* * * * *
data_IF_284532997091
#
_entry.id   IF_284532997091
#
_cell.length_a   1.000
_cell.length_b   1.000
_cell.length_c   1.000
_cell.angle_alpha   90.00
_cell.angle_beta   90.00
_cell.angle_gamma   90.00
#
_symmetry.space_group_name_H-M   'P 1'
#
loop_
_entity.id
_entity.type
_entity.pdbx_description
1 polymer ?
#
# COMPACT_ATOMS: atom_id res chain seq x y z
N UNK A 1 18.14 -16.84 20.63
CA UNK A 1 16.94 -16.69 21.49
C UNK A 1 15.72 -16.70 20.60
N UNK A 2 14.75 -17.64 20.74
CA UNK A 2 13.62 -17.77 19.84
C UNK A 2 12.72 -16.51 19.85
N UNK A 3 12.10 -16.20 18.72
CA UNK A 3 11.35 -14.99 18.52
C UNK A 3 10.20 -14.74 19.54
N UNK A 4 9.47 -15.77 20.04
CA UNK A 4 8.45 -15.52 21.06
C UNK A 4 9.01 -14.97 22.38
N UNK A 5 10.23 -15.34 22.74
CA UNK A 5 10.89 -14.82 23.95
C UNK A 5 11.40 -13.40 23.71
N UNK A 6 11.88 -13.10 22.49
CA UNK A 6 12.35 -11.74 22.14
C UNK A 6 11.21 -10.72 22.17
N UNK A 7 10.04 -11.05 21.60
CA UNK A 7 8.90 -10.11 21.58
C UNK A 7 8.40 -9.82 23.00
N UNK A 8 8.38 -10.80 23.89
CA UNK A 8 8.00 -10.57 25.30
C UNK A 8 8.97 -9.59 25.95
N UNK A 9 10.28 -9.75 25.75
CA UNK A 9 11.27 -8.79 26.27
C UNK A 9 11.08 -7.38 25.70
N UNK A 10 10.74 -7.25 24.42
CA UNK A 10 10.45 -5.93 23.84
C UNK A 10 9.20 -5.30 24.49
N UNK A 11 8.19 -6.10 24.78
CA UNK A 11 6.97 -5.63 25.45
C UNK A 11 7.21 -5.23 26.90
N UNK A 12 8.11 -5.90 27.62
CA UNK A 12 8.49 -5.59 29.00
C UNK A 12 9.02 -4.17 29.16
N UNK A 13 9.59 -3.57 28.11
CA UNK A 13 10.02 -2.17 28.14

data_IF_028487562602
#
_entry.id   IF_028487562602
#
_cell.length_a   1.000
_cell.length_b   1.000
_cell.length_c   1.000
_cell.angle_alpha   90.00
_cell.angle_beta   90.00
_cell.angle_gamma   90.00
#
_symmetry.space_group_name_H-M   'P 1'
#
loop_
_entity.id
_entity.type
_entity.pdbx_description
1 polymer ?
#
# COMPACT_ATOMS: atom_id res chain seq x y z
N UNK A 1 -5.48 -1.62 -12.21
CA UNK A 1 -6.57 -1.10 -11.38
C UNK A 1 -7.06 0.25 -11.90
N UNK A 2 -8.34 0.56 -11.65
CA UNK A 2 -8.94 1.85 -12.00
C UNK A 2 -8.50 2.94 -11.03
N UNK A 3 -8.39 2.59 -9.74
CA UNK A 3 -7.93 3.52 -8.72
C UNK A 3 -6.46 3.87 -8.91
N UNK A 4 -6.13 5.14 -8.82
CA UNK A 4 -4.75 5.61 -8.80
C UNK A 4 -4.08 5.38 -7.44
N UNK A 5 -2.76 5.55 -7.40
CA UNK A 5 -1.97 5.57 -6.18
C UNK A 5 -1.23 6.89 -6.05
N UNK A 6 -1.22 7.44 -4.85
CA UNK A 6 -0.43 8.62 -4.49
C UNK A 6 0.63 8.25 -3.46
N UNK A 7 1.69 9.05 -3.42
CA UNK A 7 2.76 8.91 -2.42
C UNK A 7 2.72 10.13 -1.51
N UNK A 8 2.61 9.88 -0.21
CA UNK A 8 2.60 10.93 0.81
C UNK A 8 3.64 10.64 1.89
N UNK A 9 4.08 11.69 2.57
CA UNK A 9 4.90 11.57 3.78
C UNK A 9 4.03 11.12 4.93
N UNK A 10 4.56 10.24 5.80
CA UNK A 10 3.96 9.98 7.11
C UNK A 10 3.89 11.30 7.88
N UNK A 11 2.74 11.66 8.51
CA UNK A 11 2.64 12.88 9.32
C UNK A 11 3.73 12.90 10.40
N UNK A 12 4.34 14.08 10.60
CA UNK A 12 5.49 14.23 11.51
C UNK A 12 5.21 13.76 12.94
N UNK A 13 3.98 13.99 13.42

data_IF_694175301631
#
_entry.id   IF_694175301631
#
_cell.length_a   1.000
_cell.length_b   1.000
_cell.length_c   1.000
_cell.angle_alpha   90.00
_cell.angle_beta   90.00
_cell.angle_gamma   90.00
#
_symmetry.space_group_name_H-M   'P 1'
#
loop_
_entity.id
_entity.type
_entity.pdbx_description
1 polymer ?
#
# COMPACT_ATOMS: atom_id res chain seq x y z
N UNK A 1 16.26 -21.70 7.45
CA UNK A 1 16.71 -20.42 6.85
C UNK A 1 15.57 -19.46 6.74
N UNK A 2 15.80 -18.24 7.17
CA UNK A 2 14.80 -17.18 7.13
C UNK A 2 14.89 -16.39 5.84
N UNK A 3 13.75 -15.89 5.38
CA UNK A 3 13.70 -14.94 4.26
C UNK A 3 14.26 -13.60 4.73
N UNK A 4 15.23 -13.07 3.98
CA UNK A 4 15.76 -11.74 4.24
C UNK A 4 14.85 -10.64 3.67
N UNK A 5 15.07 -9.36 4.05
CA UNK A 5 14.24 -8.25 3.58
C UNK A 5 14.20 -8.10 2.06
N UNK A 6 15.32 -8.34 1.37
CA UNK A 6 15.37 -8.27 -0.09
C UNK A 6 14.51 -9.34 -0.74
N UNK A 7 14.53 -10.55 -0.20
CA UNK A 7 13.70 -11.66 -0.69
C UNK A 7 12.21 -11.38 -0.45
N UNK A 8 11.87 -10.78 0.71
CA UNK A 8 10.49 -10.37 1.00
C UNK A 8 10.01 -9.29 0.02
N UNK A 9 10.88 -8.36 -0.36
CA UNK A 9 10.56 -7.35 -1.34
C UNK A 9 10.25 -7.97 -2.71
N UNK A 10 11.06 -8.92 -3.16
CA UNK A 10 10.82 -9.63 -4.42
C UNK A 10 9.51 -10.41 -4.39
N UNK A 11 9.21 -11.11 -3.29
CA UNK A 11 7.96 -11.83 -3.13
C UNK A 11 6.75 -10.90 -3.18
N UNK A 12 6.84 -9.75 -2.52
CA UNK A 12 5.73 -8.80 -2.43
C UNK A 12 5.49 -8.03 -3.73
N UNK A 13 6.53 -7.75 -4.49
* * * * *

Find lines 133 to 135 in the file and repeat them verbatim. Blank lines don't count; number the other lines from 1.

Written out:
1 polymer ?
#
# COMPACT_ATOMS: atom_id res chain seq x y z